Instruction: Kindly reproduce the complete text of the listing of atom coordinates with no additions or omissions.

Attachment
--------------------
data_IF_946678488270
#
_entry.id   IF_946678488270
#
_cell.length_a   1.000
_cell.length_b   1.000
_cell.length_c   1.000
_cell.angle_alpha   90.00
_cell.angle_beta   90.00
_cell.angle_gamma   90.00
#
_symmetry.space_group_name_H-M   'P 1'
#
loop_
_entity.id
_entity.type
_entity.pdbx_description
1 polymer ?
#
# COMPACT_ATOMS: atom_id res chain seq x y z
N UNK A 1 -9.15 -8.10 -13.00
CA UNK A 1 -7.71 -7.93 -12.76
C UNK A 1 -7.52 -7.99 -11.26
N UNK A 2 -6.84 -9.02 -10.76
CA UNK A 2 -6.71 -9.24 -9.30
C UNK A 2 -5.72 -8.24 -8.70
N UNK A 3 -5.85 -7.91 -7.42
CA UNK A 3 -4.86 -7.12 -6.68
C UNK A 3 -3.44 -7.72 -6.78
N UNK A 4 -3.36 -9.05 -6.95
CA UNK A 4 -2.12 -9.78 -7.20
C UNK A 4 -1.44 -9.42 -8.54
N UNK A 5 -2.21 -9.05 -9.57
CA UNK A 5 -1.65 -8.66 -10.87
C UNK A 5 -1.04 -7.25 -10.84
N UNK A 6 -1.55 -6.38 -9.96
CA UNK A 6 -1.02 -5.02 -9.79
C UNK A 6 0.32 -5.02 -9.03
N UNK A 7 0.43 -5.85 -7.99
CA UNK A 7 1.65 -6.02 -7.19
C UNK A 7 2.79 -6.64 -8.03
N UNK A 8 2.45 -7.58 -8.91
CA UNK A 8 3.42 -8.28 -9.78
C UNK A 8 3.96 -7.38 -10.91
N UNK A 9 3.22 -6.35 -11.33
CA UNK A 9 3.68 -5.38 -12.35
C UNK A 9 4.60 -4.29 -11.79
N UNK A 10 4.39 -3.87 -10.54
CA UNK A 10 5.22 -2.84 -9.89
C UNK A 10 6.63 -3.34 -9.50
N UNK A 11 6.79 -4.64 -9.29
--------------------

data_IF_946678488270
#
_entry.id   IF_946678488270
#
_cell.length_a   1.000
_cell.length_b   1.000
_cell.length_c   1.000
_cell.angle_alpha   90.00
_cell.angle_beta   90.00
_cell.angle_gamma   90.00
#
_symmetry.space_group_name_H-M   'P 1'
#
loop_
_entity.id
_entity.type
_entity.pdbx_description
1 polymer ?
#
# COMPACT_ATOMS: atom_id res chain seq x y z
N UNK A 1 -9.15 -8.10 -13.00
CA UNK A 1 -7.71 -7.93 -12.76
C UNK A 1 -7.52 -7.99 -11.26
N UNK A 2 -6.84 -9.02 -10.76
CA UNK A 2 -6.71 -9.24 -9.30
C UNK A 2 -5.72 -8.24 -8.70
N UNK A 3 -5.85 -7.91 -7.42
CA UNK A 3 -4.86 -7.12 -6.68
C UNK A 3 -3.44 -7.72 -6.78
N UNK A 4 -3.36 -9.05 -6.95
CA UNK A 4 -2.12 -9.78 -7.20
C UNK A 4 -1.44 -9.42 -8.54
N UNK A 5 -2.21 -9.05 -9.57
CA UNK A 5 -1.65 -8.66 -10.87
C UNK A 5 -1.04 -7.25 -10.84
N UNK A 6 -1.55 -6.38 -9.96
CA UNK A 6 -1.02 -5.02 -9.79
C UNK A 6 0.32 -5.02 -9.03
N UNK A 7 0.43 -5.85 -7.99
CA UNK A 7 1.65 -6.02 -7.19
C UNK A 7 2.79 -6.64 -8.03
N UNK A 8 2.45 -7.58 -8.91
CA UNK A 8 3.42 -8.28 -9.78
C UNK A 8 3.96 -7.38 -10.91
N UNK A 9 3.22 -6.35 -11.33
CA UNK A 9 3.68 -5.38 -12.35
C UNK A 9 4.60 -4.29 -11.79
N UNK A 10 4.39 -3.87 -10.54
CA UNK A 10 5.22 -2.84 -9.89
C UNK A 10 6.63 -3.34 -9.50
N UNK A 11 6.79 -4.64 -9.29